9. Sounds great! Can you explain the “rules?” If someone brought in one thing, can they leave with 50 things? How did you build in fairness or equity? I suppose if the premise is we’re all just destashing, there is no need to deal with rules of acquiring but my guess is that people wanted to get something new and feel like it was a fair process.

    1. There was no limit to what you could take except in the first round. After the first rounds, everyone could come in and take whatever they wanted. Most people were trying hard not to take too much since they just successfully destashed. I also offered two price levels. $5 if you donated and $10 if you were just there to shop.

      If you go back to my post I noted that people who gave the most got the chance to survey the room first. If you check the instagram hashtag, you’ll also see that most people were trying to leave with less than they donated.

  10. I thoroughly enjoyed watching your Destash unfold over here in Brisbane , Australia and now I have really appreciated reading your wrap on your brilliant event. Congratulations to you for organising and for all the hard work you and your volunteers put in to making such a successful event. We have a sewing community in Brisbane called the Brisbane Spoolettes and we have an annual high tea with a fabric and pattern destash. I am going to suggest to our organisers we take some advice from your destash to make it fair to all who attend and for a group of volunteers to assist in the grouping of fabric, patterns and books. Thank-you from the world wide sewing community for this very informative and useful blog post. And please never doubt yourself; your organising skills are very much appreciated.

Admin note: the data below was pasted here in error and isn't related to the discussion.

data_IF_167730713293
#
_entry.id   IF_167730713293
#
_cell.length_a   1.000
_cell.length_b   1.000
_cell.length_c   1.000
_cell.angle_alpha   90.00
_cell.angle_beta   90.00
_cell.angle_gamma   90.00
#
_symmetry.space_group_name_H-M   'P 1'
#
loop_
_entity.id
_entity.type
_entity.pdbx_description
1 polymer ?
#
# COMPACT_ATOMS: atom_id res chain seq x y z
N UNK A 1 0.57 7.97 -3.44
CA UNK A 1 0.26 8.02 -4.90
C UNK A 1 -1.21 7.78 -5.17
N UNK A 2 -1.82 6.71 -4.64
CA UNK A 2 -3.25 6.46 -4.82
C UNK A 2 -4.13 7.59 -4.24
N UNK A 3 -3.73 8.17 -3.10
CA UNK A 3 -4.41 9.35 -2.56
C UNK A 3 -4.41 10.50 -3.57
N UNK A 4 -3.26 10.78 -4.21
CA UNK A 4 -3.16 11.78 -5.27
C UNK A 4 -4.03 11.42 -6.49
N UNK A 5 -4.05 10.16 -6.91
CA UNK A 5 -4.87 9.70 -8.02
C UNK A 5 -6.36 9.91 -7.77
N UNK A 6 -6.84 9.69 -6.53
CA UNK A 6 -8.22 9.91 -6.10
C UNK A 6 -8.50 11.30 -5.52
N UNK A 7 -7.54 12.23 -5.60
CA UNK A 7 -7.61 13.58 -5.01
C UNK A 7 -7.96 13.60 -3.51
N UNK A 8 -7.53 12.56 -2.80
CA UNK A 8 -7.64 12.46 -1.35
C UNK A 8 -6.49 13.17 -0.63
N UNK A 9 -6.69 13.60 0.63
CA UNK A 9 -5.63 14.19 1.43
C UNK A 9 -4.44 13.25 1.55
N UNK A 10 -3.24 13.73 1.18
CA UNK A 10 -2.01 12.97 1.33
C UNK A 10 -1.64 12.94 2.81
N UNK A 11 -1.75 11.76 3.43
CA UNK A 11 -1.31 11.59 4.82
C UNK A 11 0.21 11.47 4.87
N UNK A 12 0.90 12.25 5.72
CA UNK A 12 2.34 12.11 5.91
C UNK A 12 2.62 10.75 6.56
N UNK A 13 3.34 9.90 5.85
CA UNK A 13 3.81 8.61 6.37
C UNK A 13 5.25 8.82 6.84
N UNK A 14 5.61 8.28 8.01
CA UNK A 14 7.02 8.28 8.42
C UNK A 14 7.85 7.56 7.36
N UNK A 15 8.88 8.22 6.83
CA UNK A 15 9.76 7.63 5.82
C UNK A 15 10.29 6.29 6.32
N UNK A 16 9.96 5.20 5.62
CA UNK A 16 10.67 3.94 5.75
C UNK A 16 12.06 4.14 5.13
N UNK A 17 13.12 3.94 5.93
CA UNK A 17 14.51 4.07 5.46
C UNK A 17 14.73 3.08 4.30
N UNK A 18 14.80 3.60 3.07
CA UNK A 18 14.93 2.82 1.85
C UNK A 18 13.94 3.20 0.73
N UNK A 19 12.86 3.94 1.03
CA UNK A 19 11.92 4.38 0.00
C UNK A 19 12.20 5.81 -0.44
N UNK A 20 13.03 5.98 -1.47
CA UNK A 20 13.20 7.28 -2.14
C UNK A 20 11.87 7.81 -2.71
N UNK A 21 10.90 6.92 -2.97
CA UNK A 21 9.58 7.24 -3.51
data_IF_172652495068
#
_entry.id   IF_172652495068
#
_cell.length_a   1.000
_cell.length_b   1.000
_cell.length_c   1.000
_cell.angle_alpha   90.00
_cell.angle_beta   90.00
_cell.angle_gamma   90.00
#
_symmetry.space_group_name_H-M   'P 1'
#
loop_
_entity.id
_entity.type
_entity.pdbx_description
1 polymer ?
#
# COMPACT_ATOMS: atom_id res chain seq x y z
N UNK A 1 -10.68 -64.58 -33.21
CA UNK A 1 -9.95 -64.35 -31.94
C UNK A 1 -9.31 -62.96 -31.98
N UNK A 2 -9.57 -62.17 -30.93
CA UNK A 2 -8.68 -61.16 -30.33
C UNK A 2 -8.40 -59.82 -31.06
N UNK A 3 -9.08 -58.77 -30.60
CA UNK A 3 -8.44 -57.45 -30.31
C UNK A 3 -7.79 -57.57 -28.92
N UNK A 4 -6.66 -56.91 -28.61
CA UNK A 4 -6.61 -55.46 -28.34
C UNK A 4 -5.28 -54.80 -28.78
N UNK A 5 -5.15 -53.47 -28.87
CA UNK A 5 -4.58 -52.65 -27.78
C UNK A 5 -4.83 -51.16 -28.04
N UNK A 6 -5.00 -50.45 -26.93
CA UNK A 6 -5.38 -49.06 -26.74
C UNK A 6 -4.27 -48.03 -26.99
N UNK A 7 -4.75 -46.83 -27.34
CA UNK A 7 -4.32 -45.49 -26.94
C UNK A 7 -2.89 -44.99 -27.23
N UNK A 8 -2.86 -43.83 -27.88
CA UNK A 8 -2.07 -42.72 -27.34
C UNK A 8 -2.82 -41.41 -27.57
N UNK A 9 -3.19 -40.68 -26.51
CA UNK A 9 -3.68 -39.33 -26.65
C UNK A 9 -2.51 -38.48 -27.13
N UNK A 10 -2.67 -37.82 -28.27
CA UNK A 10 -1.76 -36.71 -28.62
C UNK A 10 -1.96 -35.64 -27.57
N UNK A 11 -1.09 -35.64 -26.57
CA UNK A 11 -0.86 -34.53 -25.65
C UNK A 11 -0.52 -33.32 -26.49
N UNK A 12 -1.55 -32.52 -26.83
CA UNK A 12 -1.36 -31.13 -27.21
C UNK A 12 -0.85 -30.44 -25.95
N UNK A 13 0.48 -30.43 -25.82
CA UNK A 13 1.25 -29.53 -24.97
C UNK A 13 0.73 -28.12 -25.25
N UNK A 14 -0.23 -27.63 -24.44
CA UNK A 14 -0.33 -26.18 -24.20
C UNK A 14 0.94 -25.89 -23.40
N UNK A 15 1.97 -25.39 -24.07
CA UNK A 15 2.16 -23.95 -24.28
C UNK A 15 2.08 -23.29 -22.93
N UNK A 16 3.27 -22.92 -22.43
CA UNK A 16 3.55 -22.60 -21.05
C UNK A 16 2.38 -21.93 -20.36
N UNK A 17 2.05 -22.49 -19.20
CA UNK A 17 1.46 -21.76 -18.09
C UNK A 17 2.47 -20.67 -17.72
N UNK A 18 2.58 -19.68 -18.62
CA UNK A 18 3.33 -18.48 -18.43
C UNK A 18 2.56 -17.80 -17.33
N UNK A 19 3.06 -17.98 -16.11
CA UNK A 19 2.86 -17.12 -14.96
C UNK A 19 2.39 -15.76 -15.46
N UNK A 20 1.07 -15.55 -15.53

1. After reading your and Carolyn’s posts, I can only say I wish I could have attended! It looks like an awesome event and you deserve kudos for organizing. (If I lived closer, I’d have been there.) Carolyn hit the nail on the head–sewing is a solitary pursuit but sewists enjoy community. We need feedback from others and we enjoy the friendship of fellow sewists. Events like this help strengthen that community. Thanks for organizing and sharing the experience.

  11. I am SOOOOOOO bummed that I couldn’t make it. This was a definite winner and inspiration for others to DestashTheirCity. Maybe…just maybe…I will try a DestashTheD or something. Maaaaaybe. =)

  12. I’m so glad to hear that you’re going to do this again. Hopefully the date will work with my schedule . . . I’ll load up my car and make the long drive to Baltimore to join you!

  13. Love the idea. We do a fabric resale shop for American Sewing Guild in Atlanta every September. Members donate fabric which is measured and tied, same one yd minimum, i will bag scraps in a zip lock for the quilters, machines books patterns….we opened the sale to the public last year by advertising on Facebook and placing an ad at estatesales.net. great success and it gives us the opportunity to show our wonderful guild to the public. Who can resist fabric at $2 a yard.😄

  14. I think you’re insane and I’m sad I wasn’t there. My only suggestion would be adding wine, but that’s a suggestion I have for everything. Looks like a grand time and you deserve a gold star for starting that ball rolling.

  15. You are seriously such a star for organizing this. It was a great time and such a cool opportunity to trade some stuff out. I think I ended up taking right about as much as I brought (plus additional patterns, because some wonderful donor brought vintage patterns in my bust size and I couldn’t help myself). I made a tiny wish list beforehand of things I wanted so I wouldn’t get overwhelmed (chiefly denim and white woven fabric to make blouses), and I got some of the items on my “shopping list,” so I’d recommend that to everyone next time. It really helped me focus!

  16. Your Burda top is lovely. It doesn’t make you look pregnant. I think it is very flattering as others have noted. I hope you will keep wearing it.